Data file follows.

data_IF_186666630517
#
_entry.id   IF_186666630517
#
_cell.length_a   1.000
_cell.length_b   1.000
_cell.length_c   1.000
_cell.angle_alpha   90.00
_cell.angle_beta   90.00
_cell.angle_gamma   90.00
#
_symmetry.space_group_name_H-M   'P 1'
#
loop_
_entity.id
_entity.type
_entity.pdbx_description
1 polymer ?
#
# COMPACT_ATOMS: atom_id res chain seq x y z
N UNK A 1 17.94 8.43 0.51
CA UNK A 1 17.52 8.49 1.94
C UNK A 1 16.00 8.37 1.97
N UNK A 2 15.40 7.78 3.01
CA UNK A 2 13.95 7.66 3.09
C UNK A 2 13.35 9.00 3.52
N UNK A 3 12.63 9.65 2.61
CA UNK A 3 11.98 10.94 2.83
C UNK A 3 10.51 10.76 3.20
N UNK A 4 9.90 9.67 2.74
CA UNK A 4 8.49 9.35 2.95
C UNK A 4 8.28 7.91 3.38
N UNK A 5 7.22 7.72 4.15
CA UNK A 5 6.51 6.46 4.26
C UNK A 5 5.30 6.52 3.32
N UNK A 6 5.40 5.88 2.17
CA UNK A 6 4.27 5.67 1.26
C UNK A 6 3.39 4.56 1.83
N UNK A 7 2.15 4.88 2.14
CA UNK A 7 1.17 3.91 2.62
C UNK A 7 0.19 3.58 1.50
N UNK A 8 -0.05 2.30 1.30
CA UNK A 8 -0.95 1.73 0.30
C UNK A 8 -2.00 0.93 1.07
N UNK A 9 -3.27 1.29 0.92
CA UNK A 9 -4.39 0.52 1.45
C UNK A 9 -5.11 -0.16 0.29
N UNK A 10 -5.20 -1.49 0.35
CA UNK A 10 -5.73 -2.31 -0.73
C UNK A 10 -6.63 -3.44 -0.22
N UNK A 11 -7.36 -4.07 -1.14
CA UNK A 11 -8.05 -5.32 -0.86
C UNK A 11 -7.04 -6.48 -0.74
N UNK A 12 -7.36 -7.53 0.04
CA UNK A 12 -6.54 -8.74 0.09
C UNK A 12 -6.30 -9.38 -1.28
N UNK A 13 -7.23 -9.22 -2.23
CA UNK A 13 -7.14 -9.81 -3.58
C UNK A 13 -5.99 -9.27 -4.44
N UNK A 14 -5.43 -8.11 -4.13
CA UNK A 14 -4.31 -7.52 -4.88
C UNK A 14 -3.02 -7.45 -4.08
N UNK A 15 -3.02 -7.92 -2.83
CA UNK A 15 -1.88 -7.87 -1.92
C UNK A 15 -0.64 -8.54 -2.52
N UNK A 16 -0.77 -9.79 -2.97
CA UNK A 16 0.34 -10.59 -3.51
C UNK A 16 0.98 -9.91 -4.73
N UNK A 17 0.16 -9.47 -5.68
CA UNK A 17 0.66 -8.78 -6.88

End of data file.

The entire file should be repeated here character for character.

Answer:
data_IF_186666630517
#
_entry.id   IF_186666630517
#
_cell.length_a   1.000
_cell.length_b   1.000
_cell.length_c   1.000
_cell.angle_alpha   90.00
_cell.angle_beta   90.00
_cell.angle_gamma   90.00
#
_symmetry.space_group_name_H-M   'P 1'
#
loop_
_entity.id
_entity.type
_entity.pdbx_description
1 polymer ?
#
# COMPACT_ATOMS: atom_id res chain seq x y z
N UNK A 1 17.94 8.43 0.51
CA UNK A 1 17.52 8.49 1.94
C UNK A 1 16.00 8.37 1.97
N UNK A 2 15.40 7.78 3.01
CA UNK A 2 13.95 7.66 3.09
C UNK A 2 13.35 9.00 3.52
N UNK A 3 12.63 9.65 2.61
CA UNK A 3 11.98 10.94 2.83
C UNK A 3 10.51 10.76 3.20
N UNK A 4 9.90 9.67 2.74
CA UNK A 4 8.49 9.35 2.95
C UNK A 4 8.28 7.91 3.38
N UNK A 5 7.22 7.72 4.15
CA UNK A 5 6.51 6.46 4.26
C UNK A 5 5.30 6.52 3.32
N UNK A 6 5.40 5.88 2.17
CA UNK A 6 4.27 5.67 1.26
C UNK A 6 3.39 4.56 1.83
N UNK A 7 2.15 4.88 2.14
CA UNK A 7 1.17 3.91 2.62
C UNK A 7 0.19 3.58 1.50
N UNK A 8 -0.05 2.30 1.30
CA UNK A 8 -0.95 1.73 0.30
C UNK A 8 -2.00 0.93 1.07
N UNK A 9 -3.27 1.29 0.92
CA UNK A 9 -4.39 0.52 1.45
C UNK A 9 -5.11 -0.16 0.29
N UNK A 10 -5.20 -1.49 0.35
CA UNK A 10 -5.73 -2.31 -0.73
C UNK A 10 -6.63 -3.44 -0.22
N UNK A 11 -7.36 -4.07 -1.14
CA UNK A 11 -8.05 -5.32 -0.86
C UNK A 11 -7.04 -6.48 -0.74
N UNK A 12 -7.36 -7.53 0.04
CA UNK A 12 -6.54 -8.74 0.09
C UNK A 12 -6.30 -9.38 -1.28
N UNK A 13 -7.23 -9.22 -2.23
CA UNK A 13 -7.14 -9.81 -3.58
C UNK A 13 -5.99 -9.27 -4.44
N UNK A 14 -5.43 -8.11 -4.13
CA UNK A 14 -4.31 -7.52 -4.88
C UNK A 14 -3.02 -7.45 -4.08
N UNK A 15 -3.02 -7.92 -2.83
CA UNK A 15 -1.88 -7.87 -1.92
C UNK A 15 -0.64 -8.54 -2.52
N UNK A 16 -0.77 -9.79 -2.97
CA UNK A 16 0.34 -10.59 -3.51
C UNK A 16 0.98 -9.91 -4.73
N UNK A 17 0.16 -9.47 -5.68
CA UNK A 17 0.66 -8.78 -6.88